UK Renewable Energy Capacity to Equal Thermal by 2025

Posted on September 20th, 2012 by

According to a report provided from Global Data, a global business intelligence company, renewable energy installed capacity in the UK could grow almost at the same as the traditional thermal energy sector.

Government support and natural great potential make this forecast very positive. Global Data numbers indicate that the cumulative installed capacity of renewable energy plants will reach 79 thousand megawatts (MW) by 2025 nearly the 81 thousand (MW) predicted for thermal installed capacity for the same year.

The report also predicts a big improvement in UK’s carbon savings, from 608tons in 2011 to 8,003 by 2025.

Wind is expected to be the country’s major contributing renewable power source in the future, followed by solar power.

Retrieved September 18, 2012 from

Blackstone to Buy Vivint for $2B and Support Its Expansion in Solar and Beyond

Blackstone an asset management and financial services company will buy Vivint a growing home automation company that has been positioning itself very strong in the residential solar installations since a year ago.

The $2 billion deal reflects Blackstone’s vision that the retail service segment of the solar market is so much more attractive than the manufacturing sector, which has seen many factory closures and bankruptcies.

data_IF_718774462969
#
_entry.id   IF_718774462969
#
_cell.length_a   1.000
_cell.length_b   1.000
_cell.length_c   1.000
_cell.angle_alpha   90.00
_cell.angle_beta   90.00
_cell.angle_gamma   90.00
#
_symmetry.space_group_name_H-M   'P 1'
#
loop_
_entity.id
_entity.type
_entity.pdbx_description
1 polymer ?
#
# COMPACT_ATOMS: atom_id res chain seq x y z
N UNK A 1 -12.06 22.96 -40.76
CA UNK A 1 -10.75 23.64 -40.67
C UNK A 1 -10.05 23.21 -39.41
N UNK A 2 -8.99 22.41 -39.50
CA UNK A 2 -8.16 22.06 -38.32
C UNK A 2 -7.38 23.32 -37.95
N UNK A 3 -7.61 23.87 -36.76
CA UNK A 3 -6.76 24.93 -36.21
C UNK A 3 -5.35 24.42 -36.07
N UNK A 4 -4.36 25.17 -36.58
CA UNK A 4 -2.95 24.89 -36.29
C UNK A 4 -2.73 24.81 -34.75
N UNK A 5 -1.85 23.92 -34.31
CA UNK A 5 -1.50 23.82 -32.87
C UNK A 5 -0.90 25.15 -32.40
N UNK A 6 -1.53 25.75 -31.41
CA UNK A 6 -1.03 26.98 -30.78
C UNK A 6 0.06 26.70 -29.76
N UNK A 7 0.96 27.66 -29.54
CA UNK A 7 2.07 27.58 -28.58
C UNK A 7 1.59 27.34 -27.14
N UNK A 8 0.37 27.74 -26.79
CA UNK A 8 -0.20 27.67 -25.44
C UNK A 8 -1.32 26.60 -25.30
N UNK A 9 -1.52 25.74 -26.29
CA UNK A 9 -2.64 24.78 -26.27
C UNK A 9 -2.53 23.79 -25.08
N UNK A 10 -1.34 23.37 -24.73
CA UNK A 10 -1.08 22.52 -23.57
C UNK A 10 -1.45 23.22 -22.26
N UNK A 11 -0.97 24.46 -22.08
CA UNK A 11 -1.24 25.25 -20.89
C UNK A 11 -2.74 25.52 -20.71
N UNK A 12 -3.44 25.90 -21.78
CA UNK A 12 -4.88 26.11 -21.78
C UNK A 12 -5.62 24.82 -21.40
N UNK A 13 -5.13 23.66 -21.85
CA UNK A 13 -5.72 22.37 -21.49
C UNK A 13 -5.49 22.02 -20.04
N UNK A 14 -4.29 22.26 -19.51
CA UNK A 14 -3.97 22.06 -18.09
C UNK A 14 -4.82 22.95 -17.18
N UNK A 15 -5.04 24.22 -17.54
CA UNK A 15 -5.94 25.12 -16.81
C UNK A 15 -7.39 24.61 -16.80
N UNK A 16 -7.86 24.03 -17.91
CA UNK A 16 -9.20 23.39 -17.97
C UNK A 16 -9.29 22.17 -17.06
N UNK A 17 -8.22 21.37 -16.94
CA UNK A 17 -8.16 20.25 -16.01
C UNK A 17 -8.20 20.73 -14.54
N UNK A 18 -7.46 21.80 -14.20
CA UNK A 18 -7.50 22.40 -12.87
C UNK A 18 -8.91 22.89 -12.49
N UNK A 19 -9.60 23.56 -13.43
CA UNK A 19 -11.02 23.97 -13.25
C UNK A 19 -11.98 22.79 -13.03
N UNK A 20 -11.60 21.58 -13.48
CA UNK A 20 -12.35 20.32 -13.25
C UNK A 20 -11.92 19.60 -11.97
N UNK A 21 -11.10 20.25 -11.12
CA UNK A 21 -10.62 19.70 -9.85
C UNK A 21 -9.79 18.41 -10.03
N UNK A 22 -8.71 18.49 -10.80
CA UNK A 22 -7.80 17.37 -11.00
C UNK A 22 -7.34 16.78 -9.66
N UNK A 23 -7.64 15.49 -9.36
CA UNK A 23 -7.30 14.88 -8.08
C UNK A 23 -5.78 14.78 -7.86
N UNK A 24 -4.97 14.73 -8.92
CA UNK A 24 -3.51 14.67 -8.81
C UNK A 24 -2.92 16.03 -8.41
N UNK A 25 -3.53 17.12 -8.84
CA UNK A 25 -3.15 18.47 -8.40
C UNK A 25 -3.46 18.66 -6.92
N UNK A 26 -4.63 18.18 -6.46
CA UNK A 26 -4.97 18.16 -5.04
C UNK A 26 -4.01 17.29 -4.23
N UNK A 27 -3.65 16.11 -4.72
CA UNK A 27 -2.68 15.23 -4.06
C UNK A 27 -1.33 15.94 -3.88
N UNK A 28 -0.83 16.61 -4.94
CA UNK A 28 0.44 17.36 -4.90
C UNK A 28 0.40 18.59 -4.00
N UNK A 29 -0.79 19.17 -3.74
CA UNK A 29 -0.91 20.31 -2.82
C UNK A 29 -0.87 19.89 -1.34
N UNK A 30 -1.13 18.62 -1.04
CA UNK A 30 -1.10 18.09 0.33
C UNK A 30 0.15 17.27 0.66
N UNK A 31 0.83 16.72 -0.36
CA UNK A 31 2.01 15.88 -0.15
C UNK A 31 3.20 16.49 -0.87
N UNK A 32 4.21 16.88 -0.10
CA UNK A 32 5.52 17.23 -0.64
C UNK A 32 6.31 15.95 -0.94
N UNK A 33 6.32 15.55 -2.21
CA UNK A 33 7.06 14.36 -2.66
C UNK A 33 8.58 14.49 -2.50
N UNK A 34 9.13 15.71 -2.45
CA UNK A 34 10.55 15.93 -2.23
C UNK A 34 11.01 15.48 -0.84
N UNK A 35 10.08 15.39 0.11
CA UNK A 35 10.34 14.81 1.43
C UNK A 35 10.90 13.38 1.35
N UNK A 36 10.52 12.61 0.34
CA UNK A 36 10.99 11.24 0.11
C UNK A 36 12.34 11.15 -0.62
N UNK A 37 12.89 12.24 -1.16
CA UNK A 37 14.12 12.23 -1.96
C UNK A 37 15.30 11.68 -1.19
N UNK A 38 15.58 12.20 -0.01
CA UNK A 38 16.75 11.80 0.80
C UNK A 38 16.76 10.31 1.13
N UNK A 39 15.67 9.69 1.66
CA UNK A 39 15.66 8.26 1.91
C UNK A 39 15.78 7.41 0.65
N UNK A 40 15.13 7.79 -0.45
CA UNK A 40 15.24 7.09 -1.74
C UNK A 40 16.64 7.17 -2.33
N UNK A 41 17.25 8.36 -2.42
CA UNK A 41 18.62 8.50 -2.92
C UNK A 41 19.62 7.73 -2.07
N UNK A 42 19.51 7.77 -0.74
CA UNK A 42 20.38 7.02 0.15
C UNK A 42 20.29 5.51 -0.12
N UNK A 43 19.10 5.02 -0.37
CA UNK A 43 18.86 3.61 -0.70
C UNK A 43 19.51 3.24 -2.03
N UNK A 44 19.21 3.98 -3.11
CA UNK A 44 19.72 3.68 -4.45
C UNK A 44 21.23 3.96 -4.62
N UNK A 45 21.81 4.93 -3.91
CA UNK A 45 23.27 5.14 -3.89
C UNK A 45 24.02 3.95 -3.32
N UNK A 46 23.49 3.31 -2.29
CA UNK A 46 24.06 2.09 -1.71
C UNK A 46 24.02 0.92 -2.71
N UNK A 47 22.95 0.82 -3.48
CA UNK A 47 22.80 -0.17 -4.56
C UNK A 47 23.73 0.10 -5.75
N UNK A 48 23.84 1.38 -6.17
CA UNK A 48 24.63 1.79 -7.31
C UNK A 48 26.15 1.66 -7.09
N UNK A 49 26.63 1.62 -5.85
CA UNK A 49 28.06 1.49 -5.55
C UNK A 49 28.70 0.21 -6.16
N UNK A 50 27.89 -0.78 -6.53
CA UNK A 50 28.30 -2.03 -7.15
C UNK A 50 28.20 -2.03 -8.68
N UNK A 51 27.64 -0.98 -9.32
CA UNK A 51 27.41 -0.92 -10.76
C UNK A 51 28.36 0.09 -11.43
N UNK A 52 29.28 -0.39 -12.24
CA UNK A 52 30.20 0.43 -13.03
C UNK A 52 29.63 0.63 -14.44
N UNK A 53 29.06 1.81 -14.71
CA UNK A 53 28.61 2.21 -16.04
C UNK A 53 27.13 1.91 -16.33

The transaction is planned to close at the end of the year and it will give Blackstone control over 50 percent of the company, reported the New York Times.

Retrieved September 18, 2012 from

Distributed Generation Will Make Electric Grids More Secure, Expand Access

The dependence of electricity in our society has become a mayor subject particularly in critical areas such as a country’s economy, public health and security. Distributed power generation is pointing to be the solution of the increasing vulnerability to a power outage and lack of access to electricity especially in emerging areas.

Distributed generation allows electricity to be generated from many small, de-centralized sources, such as rooftop solar or a small solar farm, instead of the traditional way to produce electricity in large, centralized facilities, running on fossil fuels.

New technologies are emerging to support distributed power generation and integrate it into large electric grids. Some examples are: solar-powered thermal power plants designed specifically for off-grid applications, solar community cooking systems, solar-powered toilets and local wind generators.

Retrieved September 18, 2012 from


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